PRS Metal

Discussion in 'Electric Instruments' started by SRP67, Jul 9, 2014.

  1. jimistephen

    jimistephen New Member

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    Yes, there are a lot of country players playing PRS, but country today is more akin to southern rock of yesteryear and they used a lot of Gibson LP/SG's. With the advent of 5x/xx pickups I think it's the trifecta of right pickups, awesome quality and extreme playability that makes them great country guitarist of today.
     
    #21 jimistephen, Jul 9, 2014
    Last edited: Jul 9, 2014
  2. ]-[@n$0Ma☩!©

    ]-[@n$0Ma☩!© Der Hans der kann's

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    Yessir. This video too.

     
    #22 ]-[@n$0Ma☩!©, Jul 9, 2014
    Last edited by a moderator: Dec 22, 2015
  3. HANGAR18

    HANGAR18 What Would Evel Knievel Do?

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    Mark Tremonti. Case and point.
     
  4. Raven17

    Raven17 Raven Lunatic

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    +1
     
  5. LSchefman

    LSchefman Hears Tones

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    Hey Hans, that's a really nice sounding guitar! It has enough personality to shine through a high gain amp, very cool.
     
  6. zappyad

    zappyad New Member

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  7. Paulinator

    Paulinator New Member

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    +1. I get a KILLER '80s thrash metal tone with my 59/09s.
     
  8. ]-[@n$0Ma☩!©

    ]-[@n$0Ma☩!© Der Hans der kann's

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    Nice to see you around, man! Killer PRS, as always.
     
  9. FunkyFreeman

    FunkyFreeman Moo Panuwat

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    That's a remarkable PRS that comes with awesome tones. Congrats.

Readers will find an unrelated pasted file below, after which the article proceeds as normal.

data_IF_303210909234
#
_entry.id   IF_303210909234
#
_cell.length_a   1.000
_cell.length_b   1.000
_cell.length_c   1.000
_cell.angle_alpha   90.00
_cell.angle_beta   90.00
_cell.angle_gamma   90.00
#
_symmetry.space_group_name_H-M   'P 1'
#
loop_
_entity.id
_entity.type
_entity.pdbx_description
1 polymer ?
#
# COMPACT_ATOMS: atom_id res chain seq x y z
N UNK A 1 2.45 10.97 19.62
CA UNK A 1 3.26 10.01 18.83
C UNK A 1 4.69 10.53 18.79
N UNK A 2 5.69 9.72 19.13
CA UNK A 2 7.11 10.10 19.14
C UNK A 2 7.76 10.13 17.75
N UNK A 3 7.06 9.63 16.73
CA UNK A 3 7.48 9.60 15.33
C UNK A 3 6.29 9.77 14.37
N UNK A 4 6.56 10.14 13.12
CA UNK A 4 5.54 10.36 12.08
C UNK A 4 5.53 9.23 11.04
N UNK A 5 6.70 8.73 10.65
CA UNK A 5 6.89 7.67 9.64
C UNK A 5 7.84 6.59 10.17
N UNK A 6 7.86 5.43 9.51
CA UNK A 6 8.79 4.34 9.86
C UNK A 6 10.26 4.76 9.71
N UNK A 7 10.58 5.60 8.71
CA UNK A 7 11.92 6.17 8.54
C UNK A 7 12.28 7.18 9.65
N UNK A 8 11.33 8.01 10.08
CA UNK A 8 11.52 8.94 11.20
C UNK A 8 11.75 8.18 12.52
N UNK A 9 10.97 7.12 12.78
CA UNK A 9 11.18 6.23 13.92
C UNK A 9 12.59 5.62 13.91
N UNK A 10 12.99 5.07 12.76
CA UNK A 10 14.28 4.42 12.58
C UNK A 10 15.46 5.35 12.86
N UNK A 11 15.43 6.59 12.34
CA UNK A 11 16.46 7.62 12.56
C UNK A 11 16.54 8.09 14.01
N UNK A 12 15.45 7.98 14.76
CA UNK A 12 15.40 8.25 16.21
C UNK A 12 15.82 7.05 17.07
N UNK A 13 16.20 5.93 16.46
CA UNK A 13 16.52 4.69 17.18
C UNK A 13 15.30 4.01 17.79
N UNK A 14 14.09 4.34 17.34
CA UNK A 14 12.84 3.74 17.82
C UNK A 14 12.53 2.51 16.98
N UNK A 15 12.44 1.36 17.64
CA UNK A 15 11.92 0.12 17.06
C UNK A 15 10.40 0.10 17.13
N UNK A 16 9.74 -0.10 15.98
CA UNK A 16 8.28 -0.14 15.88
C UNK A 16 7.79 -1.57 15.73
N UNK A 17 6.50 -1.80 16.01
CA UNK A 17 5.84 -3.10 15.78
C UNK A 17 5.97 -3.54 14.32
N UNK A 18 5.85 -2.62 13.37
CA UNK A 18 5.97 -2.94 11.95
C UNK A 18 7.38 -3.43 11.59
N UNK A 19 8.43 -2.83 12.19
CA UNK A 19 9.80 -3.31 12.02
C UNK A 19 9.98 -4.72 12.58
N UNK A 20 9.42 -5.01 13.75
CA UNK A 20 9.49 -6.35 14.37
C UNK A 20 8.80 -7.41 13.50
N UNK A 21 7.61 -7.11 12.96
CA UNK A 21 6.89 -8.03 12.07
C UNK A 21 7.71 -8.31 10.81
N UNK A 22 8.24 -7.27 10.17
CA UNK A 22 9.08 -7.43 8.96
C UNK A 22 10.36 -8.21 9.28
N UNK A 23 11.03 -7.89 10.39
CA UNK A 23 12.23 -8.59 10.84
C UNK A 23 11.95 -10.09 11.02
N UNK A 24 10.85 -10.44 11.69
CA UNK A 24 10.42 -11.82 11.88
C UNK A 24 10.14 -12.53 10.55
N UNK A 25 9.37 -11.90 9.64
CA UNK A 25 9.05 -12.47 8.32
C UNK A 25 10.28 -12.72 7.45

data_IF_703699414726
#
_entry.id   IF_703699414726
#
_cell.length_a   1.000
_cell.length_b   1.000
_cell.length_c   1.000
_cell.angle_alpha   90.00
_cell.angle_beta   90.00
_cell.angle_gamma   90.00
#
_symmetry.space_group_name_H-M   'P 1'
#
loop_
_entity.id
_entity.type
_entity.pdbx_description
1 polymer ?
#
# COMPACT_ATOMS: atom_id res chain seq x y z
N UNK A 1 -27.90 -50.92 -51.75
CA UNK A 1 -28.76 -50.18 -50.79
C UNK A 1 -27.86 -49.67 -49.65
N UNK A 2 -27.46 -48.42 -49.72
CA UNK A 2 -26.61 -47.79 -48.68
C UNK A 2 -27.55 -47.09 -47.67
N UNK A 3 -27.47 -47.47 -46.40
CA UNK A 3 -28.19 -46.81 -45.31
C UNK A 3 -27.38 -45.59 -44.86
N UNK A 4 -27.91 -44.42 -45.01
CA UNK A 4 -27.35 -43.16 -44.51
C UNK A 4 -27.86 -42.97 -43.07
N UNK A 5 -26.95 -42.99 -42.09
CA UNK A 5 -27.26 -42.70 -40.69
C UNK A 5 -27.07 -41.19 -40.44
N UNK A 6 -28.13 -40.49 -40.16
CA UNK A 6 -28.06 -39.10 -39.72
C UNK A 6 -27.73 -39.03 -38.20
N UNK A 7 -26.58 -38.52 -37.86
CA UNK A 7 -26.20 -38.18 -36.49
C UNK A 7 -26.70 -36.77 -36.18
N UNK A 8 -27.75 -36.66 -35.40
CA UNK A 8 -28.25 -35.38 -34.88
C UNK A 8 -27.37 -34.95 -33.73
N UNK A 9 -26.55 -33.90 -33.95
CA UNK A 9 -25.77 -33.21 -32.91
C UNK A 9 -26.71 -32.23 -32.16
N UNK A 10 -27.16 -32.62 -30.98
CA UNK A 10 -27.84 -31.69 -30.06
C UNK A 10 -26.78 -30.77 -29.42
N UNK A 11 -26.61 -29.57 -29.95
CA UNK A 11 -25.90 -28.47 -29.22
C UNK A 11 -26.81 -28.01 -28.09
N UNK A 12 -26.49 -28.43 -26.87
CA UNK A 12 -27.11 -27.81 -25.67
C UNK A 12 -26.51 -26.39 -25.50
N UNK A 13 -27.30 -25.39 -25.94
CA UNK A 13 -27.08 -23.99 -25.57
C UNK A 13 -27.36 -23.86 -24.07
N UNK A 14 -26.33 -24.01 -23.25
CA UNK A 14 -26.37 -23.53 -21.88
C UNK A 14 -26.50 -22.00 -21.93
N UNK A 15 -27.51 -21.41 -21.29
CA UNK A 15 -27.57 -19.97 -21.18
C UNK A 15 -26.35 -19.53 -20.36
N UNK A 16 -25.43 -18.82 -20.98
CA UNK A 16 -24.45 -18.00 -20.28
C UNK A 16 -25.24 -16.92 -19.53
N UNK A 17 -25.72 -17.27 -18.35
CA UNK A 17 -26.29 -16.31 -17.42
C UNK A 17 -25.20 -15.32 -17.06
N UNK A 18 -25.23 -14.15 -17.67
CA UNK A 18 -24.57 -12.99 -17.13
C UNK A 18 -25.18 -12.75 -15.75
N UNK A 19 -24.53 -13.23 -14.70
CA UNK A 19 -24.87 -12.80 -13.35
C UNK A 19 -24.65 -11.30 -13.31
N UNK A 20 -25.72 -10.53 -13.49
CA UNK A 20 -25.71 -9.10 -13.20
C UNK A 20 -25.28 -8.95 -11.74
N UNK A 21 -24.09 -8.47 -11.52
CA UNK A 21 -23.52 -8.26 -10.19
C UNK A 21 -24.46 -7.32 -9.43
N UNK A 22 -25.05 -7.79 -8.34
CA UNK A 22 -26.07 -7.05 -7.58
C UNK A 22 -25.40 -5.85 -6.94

#29 FunkyFreeman, Jul 10, 2014
    Last edited by a moderator: Dec 22, 2015
  10. jimistephen

    jimistephen New Member

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    So, what's the deal with these wild color guitars? Were they a NAMM special or a limited run or something that just never caught on and never really went anywhere when they were new?
     
  11. 089Ray

    089Ray New Member

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    PRS are fine for delivering metal tones as they are, stock. (especially the new floyd custom with \m/ pickup or the old HFS/VB combo - but the 59/09 will be just fine to play contemporary metal without detuning too much)
    You can, however, swap pickups to get more grind. The tremonti treble is a bonecrushing riff machine, scooped mids, bright, cuts like crazy, tight bottom end
     
  12. Tullin

    Tullin New Member

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    I play mostly metal and I used to be a Les Paul guy, but after a back injury resulting in surgery it was hard playing a full set with LPs so I made the switch. Been using stock Tremontis but now I've made the switch to cu22s loaded with EMGs and couldn't be happier. I have alot of people try my guitars and afterwards consider making the switch from ESP/Dean/Schecter to PRS.
     
  13. ]-[@n$0Ma☩!©

    ]-[@n$0Ma☩!© Der Hans der kann's

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    The Metal stigma for PRS has a lot to do with the origin of the brand. When PRS 1st hit the scene, he offered 3 models:
    1) The PRS: an all mahogany guitar which was renamed the Standard in 1987 (which is why we call the 85/86's pre-standards)